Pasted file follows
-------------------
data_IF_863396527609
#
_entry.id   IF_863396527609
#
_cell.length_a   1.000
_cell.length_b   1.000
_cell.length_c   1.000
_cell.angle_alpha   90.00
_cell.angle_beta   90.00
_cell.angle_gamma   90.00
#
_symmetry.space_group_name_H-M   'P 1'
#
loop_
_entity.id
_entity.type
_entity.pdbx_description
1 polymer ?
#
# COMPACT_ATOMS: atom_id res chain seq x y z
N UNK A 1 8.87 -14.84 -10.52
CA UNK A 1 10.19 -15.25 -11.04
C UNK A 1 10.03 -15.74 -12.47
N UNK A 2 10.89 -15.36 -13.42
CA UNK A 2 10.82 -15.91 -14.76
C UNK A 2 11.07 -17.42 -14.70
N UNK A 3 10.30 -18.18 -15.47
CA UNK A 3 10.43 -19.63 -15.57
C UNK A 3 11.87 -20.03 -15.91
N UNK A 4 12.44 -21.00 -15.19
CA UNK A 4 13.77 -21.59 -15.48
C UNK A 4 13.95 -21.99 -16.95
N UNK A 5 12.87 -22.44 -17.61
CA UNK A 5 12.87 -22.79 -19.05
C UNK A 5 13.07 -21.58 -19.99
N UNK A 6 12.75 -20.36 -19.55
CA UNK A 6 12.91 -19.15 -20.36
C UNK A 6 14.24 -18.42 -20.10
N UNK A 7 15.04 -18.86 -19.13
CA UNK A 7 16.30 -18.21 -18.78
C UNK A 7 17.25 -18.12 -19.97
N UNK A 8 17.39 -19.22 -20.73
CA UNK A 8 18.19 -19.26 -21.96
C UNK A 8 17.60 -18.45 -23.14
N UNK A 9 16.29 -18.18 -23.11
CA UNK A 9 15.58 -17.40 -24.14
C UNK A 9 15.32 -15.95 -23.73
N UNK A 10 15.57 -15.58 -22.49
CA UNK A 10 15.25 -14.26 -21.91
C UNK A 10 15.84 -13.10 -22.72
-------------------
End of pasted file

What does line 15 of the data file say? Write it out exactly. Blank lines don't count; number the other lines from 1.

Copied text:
_entity.id